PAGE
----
Though the Galaxy S6 doesn't come with a wireless charging plate, its wireless charging functionality is in-built, and it will work with any standard Qi charger. The wall-charger which does come with the S6, however, offers incredible fast-charging functionality, which we explore in greater depth below.
Samsung Galaxy S6 software
With a more logical structure and a significant reduction in unnecessary buttons in the menus and settings, the design team at Samsung has successfully made TouchWiz more intuitive and easier to use than ever before. Just as Google has invested heavily in animations and colors with the release of Android Lollipop, Samsung has done the same with TouchWiz.
It's more colorful, brighter, and all the Material Design elements of Google's new design language are visible in the notifications and quick-settings bar.
The Galaxy S6 comes running Android 5.0.2 Lollipop, and Samsung's user-interface has undergone a serious redesign to make it lighter and leaner than its past iterations, and better suited to Lollipop's new aesthetic. Different colors are now applied to individual applications and there is consistency across the board.
The new version of TouchWiz made headlines before its release when it was speculated that you could remove all pre-installed apps (or bloatware). However, this was only partially true. You can't uninstall all of the manufacturer's apps, but you can disable most of them.
To give you an idea, all pre-loaded Google Apps, with the exception of Google Settings, can be disabled. The same goes for Microsoft applications like OneDrive, OneNote and Skype and other social applications such as Instagram, Facebook, Messenger and WhatsApp: you can't delete them, but you can disable them, thus removing them from the app drawer.
Though it wasn't quite as comprehensive as we had hoped, Samsung's new leniency on what apps can be removed still represents a marked improvement over its previous interfaces, bringing TouchWiz closer to a clean Stock Android experience than it has been for a while.
Samsung Galaxy S6 performance
The Galaxy S6 specs revolve around the Exynos 7420 chipset, the first 14nm mobile processor with 64-bit support, eight cores and the new LPDDR4 memory system. While it is true that the Galaxy S6 does not offer support for expandable storage via a microSD card, the team at Samsung decided upon this because they opted for a new flash memory based on Universal Flash Storage (UFS) 2.0 instead.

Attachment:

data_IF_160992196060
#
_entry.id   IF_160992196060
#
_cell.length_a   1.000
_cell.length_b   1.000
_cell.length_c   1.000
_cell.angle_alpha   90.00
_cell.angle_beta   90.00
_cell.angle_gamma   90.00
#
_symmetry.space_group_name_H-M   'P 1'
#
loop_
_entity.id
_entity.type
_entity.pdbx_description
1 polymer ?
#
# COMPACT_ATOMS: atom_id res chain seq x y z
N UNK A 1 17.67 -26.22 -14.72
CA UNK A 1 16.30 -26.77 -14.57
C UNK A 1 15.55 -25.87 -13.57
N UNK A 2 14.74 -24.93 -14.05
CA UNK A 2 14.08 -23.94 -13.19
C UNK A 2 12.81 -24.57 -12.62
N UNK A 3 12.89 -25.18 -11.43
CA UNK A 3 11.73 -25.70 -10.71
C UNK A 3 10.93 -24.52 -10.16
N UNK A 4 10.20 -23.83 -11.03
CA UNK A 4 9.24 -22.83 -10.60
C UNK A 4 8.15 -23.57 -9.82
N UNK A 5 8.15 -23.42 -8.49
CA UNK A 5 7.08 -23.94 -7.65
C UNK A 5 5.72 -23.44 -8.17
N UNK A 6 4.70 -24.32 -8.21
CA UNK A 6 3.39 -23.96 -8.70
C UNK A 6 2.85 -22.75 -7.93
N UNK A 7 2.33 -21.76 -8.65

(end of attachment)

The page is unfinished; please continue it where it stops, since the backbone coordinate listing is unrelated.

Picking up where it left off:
The reason UFS 2.0 is a big deal (and worth ditching microSD for) is because it brings with it much better memory performance, which is faster and less energy demanding. This allows the average consumer to watch high quality videos, play games and make use of other high-bandwidth entertainment, at the same time as running various applications or downloading or uploading files without having to worry about lags or interruptions to functionality.
Four of the Exynos 7420's eight cores are running at 2.1 GHz, for the heavy lifting, while the others are clocked at 1.5 GHz. The Exynos 7420 also packs a Mali-T760 GPU and 3 GB of RAM. This fantastic hardware, in conjunction with the optimized performance of TouchWiz, provides a smooth experience, without any sudden closures or choking applications.
What this means is that switching between screens, scrolling up and down in the browser or settings, launching the app drawer and opening and closing apps is extremely fast. Even with heaps of cached data, tons of installed apps, photos and files, the Galaxy S6 has never let us down in all the time we've had with it.
When it comes to the fingerprint sensor's response or using the quick shortcut to the camera app with a double press of the home button, the S6's reaction time is super quick. The double press to launch the camera in particular is an excellent gesture addition which is both practical and effective. With regard to the Mali-T760 GPU, it's safe to say that it is more than up to the task of providing a good graphical experience, and will be able to run any smartphone game currently sitting in the Play Store.
During my test, I played Real Racing 3, Game of Thrones, Spiderman and Dead Trigger 2, and all the games loaded fast and ran smoothly. Only Game of Thrones: Season One showed a delay in the movement of the on-screen characters, but this probably has more to do with the quality of the app than the device's performance (Telltale Games does have a reputation for game bugs and crashes).
Samsung Galaxy S6 audio
You might assume that a smartphone rocking a QHD display at the top of its game would also deliver a superior audio experience, but for reasons unknown, Samsung chose to keep the S6 in the middle of the range when it comes to audio quality.
The Galaxy S6's only speaker for music is, unfortunately, positioned on the bottom of the device. We can't always have front-facing stereo speakers like those found on the HTC One M9, the Xperia Z3 and the Moto G (2014), but it's a disappointing omission on a premium device.